They’re nimble and sleek. They come in a myriad designs, sizes and colors, with or without tails, three buttons or two or one, with scroll wheels and balls and gleaming laser-optics. And they do one thing that makes them absolutely irresistible to me: they point and CLICK.
Ever since my very first computer—a 28 Compaq “luggable,” I have geeked out over tactile feedback. First, it was keyboards. Because I was a PC-user (all because of a little word processor called PC-Write—more on that geek-out some other time), I started life without a mouse. I became a connoisseur of keyboards. I loved the clackity tappit of the IBM keyboard I had at work and hated the soft, mushy rubbery feel of the Osbornes and Mac Classics I’d played with. (And we won’t even discuss that old VT-200 terminal in the HR department.) I wanted keys that didn’t just depress. I wanted keys that clicked, that ticked, that said: “Ooh, baby, I’ve been typed!” with every finger tap.
When I got my first Mac laptop, I thought I had found the keyboard of my dreams. I liked it even better than the standard Mac keyboard I used on my desk rig (I run an additional flat screen display, keyboard and mouse off my laptop with a Tardis USB hub for thumb drives and other gadgetry). But one day my Dear Husband (Chef Jeff Vader, All-Powerful God of Biscuits), who works for Apple, came home with a keyboard for me that was the cat’s pajamas, whiskers and meow all rolled into one. The keys are thin, flat little squares that type so lightly, so trippingly, I swear you could breathe on that puppy and it would type three short stories and a screenplay.
I was in seventh heaven. And then, hardware fans, he brought me the Macbook Pro on which I am typing this blog. It has—I can hardly believe it—the same amazing, tactilely satisfying keyboard as the desktop. AND the keys light up, making it ideal for working (as I am now) in a semi-dark living room with the flickering movement of the Australian Open making things interesting.
So, keyboards make me happy. But mice … mice make me positively giddy. With a good mouse under my hand, I am the most talented, beautiful, and powerful wordsmith in the known Universe. There is something so sensually pleasing about the palm-fitting curve of a good mouse. Something energizing and soul-satisfying about my favorite mouse attribute—THE CLICK. There are times that the click of my one button Magic Mouse causes a delicious chill of what my Buddhist friends call “suchness”—as if, in that moment of clickage, I know that God is in His heaven and all is right with the Universe. I am suddenly and unutterably content.
I collect mice. My husband (who has more guitars than most touring rock bands and collects studio mics the way our daughter collects My Little Ponies) does not understand this.
“I bought you a Magic Mouse for Christmas,” he says, perturbed a my inability to be monogamous(e). “Why do you need other mice?”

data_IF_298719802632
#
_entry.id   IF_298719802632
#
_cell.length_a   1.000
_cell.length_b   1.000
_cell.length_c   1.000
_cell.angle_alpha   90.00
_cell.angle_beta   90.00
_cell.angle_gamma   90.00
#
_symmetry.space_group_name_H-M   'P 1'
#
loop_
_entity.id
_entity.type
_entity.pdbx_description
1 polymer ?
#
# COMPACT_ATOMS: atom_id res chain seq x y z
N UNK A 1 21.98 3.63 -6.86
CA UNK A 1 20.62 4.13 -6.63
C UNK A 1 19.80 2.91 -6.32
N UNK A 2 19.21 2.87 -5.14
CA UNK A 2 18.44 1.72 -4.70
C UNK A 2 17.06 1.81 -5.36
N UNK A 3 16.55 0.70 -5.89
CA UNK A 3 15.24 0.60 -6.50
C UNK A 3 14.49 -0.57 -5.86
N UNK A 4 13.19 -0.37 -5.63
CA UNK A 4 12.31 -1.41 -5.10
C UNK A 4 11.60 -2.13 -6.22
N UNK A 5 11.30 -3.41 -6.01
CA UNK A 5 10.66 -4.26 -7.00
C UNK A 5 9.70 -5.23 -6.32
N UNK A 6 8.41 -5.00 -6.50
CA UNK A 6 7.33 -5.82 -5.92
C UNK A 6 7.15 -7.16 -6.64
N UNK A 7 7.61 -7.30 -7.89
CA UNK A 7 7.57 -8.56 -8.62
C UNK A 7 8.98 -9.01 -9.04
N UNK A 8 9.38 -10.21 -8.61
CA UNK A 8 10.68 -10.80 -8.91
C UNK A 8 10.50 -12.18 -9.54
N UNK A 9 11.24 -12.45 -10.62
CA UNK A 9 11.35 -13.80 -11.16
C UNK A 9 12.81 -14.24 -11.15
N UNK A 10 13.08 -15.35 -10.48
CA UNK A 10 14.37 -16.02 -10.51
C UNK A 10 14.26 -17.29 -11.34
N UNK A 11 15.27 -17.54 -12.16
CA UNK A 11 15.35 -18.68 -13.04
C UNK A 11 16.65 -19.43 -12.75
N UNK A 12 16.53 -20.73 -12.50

“Because it’s good to use multiple input devices,” I reply sagely. “As much time as I spend on a computer, I need to guard against carpal tunnel syndrome.”
This is utter bull hockey. The truth is, they all feel just a little different. And as much as I love my husband, I say “Vive la difference!” My old Kensington mouse has a more stately click than my Logitech travel mouse (RIP), whose clicks were so perky, my fingers wanted to dance across the buttons. And my old Mac mouse with its two-state single button and little bi-directional scroll ball is a steady, solid work horse—er, rodent.
But yes, the star of the show is the Magic Mouse. She is tailless and has no dongle. Nor does she have buttons, per se, and no scroll wheel or ball. The entire top of the mouse is a clicking surface and “knows” which button you mean to press. It is also a scrolling surface that even allows two-finger drags to page back and forth through documents or websites. (Be still my heart.)
This mouse has also earned a singular honor among my collection past and present. She has a name. Only fans of a particular network TV show will get this, but since my husband decided I should name my new laptop “Castle,” the mouse’s name is “Beckett.”
Many of my friends become quite overwrought when working on the computer. Nerves get frayed because of browsers that won’t open or word processors that won’t obey simple commands like “Go stuff yourself, you misbegotten heap of spaghetti code!” The computer quickly becomes an adversary. My advice: Go to your nearest computer store and play with the mice. Click to your heart’s content. Then pick the mouse whose shape you find the most pleasing, whose clicks lift your spirits the highest and BUY THAT MOUSE.
Or buy a whole bunch of mice—buy one for every day of the week. Deduct them as a business expense or charge them to your health insurance as a stress relief or meditation aid. Then click your way to happiness.